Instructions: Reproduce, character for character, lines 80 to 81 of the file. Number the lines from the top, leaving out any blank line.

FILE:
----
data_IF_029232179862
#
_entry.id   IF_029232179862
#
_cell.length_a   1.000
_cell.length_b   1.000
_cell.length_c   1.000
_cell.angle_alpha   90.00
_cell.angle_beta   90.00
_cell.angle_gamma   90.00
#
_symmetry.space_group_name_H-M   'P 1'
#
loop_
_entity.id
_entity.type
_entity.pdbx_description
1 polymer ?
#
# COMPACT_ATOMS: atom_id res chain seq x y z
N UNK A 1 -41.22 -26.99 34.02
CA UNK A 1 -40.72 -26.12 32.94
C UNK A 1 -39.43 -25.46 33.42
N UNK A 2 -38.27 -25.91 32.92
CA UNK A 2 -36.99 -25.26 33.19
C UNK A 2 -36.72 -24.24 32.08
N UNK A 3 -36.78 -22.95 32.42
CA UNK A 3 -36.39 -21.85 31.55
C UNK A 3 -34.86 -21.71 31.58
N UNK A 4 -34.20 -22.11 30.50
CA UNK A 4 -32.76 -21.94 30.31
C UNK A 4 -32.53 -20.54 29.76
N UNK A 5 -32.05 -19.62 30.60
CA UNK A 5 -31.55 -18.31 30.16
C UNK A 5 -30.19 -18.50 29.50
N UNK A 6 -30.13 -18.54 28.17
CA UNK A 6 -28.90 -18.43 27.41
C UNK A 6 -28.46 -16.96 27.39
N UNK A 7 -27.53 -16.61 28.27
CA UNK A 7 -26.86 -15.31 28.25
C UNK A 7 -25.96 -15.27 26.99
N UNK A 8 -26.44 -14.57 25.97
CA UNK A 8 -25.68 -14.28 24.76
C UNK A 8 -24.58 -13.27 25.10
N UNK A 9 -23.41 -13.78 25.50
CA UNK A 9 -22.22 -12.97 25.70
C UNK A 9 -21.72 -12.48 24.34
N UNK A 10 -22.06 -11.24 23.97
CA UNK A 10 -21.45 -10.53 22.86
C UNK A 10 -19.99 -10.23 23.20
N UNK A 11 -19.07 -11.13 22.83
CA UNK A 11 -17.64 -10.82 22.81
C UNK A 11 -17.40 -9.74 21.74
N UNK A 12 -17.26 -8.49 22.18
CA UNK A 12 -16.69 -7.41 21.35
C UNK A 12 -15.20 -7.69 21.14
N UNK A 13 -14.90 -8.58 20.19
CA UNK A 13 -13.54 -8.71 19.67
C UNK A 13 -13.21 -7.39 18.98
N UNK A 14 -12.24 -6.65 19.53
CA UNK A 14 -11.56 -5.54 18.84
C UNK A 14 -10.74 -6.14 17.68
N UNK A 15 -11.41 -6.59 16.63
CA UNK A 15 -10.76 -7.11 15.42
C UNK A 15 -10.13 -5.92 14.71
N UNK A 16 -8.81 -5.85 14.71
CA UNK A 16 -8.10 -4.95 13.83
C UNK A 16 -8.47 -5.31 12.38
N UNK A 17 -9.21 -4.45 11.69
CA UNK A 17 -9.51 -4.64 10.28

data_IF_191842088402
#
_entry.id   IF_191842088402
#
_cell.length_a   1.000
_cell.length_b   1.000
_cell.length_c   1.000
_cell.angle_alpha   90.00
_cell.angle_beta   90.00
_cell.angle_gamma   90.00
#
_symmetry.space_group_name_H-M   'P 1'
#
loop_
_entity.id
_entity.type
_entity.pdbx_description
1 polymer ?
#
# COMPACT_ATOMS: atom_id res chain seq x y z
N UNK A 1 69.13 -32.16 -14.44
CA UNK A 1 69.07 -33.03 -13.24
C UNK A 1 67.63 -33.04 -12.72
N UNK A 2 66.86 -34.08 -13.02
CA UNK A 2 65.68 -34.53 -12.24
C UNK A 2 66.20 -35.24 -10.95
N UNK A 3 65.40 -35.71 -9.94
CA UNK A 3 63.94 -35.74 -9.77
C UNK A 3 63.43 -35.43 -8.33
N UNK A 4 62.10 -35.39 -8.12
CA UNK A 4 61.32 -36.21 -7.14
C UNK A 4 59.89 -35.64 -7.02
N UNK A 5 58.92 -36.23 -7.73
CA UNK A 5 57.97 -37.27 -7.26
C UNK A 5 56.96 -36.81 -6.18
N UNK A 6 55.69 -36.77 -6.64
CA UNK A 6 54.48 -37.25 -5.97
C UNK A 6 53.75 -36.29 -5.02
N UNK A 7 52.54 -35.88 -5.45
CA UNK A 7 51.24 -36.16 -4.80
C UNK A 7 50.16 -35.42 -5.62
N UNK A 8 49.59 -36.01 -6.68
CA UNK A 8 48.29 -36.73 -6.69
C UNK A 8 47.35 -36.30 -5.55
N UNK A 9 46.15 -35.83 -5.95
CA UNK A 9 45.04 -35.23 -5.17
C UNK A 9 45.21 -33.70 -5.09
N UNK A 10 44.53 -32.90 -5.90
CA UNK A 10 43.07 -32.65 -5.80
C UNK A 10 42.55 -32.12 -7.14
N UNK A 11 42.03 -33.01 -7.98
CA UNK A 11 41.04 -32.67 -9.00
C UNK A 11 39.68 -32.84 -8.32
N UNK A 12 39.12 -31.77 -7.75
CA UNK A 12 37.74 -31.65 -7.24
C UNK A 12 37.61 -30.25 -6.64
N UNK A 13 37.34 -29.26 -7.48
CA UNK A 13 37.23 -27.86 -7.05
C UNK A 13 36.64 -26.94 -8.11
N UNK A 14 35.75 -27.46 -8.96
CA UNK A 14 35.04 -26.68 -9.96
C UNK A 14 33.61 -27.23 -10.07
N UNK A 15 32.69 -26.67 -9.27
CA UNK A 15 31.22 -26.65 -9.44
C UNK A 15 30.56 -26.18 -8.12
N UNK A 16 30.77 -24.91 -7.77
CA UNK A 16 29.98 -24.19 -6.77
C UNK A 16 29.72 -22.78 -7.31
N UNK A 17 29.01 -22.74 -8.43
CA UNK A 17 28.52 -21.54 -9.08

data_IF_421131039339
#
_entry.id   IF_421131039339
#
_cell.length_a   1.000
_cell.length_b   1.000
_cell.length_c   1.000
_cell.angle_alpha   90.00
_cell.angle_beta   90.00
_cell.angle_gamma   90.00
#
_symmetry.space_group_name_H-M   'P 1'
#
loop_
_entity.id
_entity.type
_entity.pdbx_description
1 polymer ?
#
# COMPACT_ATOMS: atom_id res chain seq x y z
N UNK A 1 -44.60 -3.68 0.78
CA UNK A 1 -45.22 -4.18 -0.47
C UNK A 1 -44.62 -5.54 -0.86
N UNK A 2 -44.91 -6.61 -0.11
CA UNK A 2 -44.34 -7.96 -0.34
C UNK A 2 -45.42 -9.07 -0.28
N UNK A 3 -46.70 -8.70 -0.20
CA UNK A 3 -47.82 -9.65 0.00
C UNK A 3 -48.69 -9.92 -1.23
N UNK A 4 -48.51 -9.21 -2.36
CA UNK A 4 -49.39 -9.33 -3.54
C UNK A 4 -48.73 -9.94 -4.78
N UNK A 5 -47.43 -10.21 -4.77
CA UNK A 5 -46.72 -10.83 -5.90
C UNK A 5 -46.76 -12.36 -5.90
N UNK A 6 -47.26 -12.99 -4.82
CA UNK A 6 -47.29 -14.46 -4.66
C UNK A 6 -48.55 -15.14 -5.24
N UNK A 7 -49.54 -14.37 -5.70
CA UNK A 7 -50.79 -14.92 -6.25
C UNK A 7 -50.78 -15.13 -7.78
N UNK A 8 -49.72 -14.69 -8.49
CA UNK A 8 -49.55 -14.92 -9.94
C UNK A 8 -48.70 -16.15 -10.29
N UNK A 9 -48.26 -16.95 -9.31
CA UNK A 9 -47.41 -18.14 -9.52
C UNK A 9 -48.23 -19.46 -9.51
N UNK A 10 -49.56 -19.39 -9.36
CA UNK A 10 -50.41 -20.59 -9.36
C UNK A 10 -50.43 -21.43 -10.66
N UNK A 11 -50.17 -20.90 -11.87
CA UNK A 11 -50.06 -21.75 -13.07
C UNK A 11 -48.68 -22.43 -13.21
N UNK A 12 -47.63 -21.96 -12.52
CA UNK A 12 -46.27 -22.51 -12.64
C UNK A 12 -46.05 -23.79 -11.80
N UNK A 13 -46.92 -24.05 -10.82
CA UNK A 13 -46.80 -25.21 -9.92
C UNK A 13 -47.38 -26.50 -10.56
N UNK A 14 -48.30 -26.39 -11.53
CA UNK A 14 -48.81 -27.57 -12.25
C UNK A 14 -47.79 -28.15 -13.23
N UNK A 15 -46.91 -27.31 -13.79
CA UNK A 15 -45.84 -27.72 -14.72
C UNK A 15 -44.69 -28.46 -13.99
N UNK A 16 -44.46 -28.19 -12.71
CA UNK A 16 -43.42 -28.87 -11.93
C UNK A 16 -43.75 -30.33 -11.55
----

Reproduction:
_cell.angle_gamma   90.00
#